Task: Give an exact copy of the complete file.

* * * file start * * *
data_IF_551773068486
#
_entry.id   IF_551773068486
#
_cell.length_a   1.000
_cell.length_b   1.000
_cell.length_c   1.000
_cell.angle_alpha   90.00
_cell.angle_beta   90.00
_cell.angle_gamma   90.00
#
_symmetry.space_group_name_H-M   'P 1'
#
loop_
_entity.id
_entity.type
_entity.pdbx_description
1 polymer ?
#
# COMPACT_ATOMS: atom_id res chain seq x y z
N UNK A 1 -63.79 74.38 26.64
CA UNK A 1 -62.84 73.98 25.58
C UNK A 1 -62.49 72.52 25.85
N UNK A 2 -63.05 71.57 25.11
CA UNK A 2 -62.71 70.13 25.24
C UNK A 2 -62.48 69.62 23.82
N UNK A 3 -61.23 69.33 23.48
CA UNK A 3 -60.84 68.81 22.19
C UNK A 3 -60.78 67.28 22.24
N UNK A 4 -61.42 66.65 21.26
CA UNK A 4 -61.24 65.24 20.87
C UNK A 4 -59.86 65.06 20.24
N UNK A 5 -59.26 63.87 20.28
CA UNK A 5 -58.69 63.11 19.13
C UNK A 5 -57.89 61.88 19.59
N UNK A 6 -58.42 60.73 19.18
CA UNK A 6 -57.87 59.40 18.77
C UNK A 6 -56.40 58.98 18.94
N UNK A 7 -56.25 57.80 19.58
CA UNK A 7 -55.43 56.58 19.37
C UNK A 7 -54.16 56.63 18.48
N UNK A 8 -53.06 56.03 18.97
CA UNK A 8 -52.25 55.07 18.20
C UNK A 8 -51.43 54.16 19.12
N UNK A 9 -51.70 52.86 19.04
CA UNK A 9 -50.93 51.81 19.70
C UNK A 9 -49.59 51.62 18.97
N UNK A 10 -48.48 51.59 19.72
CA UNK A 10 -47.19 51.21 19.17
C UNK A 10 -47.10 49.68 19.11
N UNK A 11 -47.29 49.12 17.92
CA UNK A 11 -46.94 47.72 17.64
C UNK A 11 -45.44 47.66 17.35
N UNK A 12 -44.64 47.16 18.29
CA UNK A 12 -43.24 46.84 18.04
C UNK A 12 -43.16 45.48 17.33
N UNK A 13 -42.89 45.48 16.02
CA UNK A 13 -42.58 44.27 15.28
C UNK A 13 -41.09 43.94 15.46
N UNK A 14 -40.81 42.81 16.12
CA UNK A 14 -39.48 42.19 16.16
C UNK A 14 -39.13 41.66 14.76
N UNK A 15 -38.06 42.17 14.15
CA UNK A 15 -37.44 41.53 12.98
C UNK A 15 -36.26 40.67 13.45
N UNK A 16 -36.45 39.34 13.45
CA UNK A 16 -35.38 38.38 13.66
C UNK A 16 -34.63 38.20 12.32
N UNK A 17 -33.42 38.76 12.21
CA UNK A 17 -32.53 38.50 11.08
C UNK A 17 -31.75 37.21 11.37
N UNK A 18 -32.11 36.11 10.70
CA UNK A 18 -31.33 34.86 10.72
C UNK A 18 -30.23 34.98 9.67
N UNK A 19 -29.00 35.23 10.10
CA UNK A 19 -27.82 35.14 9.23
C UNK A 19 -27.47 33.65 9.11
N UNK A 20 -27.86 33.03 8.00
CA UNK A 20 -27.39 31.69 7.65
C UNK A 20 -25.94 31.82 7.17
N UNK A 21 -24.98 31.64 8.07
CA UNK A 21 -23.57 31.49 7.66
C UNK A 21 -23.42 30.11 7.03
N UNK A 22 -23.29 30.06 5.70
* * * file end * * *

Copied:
data_IF_551773068486
#
_entry.id   IF_551773068486
#
_cell.length_a   1.000
_cell.length_b   1.000
_cell.length_c   1.000
_cell.angle_alpha   90.00
_cell.angle_beta   90.00
_cell.angle_gamma   90.00
#
_symmetry.space_group_name_H-M   'P 1'
#
loop_
_entity.id
_entity.type
_entity.pdbx_description
1 polymer ?
#
# COMPACT_ATOMS: atom_id res chain seq x y z
N UNK A 1 -63.79 74.38 26.64
CA UNK A 1 -62.84 73.98 25.58
C UNK A 1 -62.49 72.52 25.85
N UNK A 2 -63.05 71.57 25.11
CA UNK A 2 -62.71 70.13 25.24
C UNK A 2 -62.48 69.62 23.82
N UNK A 3 -61.23 69.33 23.48
CA UNK A 3 -60.84 68.81 22.19
C UNK A 3 -60.78 67.28 22.24
N UNK A 4 -61.42 66.65 21.26
CA UNK A 4 -61.24 65.24 20.87
C UNK A 4 -59.86 65.06 20.24
N UNK A 5 -59.26 63.87 20.28
CA UNK A 5 -58.69 63.11 19.13
C UNK A 5 -57.89 61.88 19.59
N UNK A 6 -58.42 60.73 19.18
CA UNK A 6 -57.87 59.40 18.77
C UNK A 6 -56.40 58.98 18.94
N UNK A 7 -56.25 57.80 19.58
CA UNK A 7 -55.43 56.58 19.37
C UNK A 7 -54.16 56.63 18.48
N UNK A 8 -53.06 56.03 18.97
CA UNK A 8 -52.25 55.07 18.20
C UNK A 8 -51.43 54.16 19.12
N UNK A 9 -51.70 52.86 19.04
CA UNK A 9 -50.93 51.81 19.70
C UNK A 9 -49.59 51.62 18.97
N UNK A 10 -48.48 51.59 19.72
CA UNK A 10 -47.19 51.21 19.17
C UNK A 10 -47.10 49.68 19.11
N UNK A 11 -47.29 49.12 17.92
CA UNK A 11 -46.94 47.72 17.64
C UNK A 11 -45.44 47.66 17.35
N UNK A 12 -44.64 47.16 18.29
CA UNK A 12 -43.24 46.84 18.04
C UNK A 12 -43.16 45.48 17.33
N UNK A 13 -42.89 45.48 16.02
CA UNK A 13 -42.58 44.27 15.28
C UNK A 13 -41.09 43.94 15.46
N UNK A 14 -40.81 42.81 16.12
CA UNK A 14 -39.48 42.19 16.16
C UNK A 14 -39.13 41.66 14.76
N UNK A 15 -38.06 42.17 14.15
CA UNK A 15 -37.44 41.53 12.98
C UNK A 15 -36.26 40.67 13.45
N UNK A 16 -36.45 39.34 13.45
CA UNK A 16 -35.38 38.38 13.66
C UNK A 16 -34.63 38.20 12.32
N UNK A 17 -33.42 38.76 12.21
CA UNK A 17 -32.53 38.50 11.08
C UNK A 17 -31.75 37.21 11.37
N UNK A 18 -32.11 36.11 10.70
CA UNK A 18 -31.33 34.86 10.72
C UNK A 18 -30.23 34.98 9.67
N UNK A 19 -29.00 35.23 10.10
CA UNK A 19 -27.82 35.14 9.23
C UNK A 19 -27.47 33.65 9.11
N UNK A 20 -27.86 33.03 8.00
CA UNK A 20 -27.39 31.69 7.65
C UNK A 20 -25.94 31.82 7.17
N UNK A 21 -24.98 31.64 8.07
CA UNK A 21 -23.57 31.49 7.66
C UNK A 21 -23.42 30.11 7.03
N UNK A 22 -23.29 30.06 5.70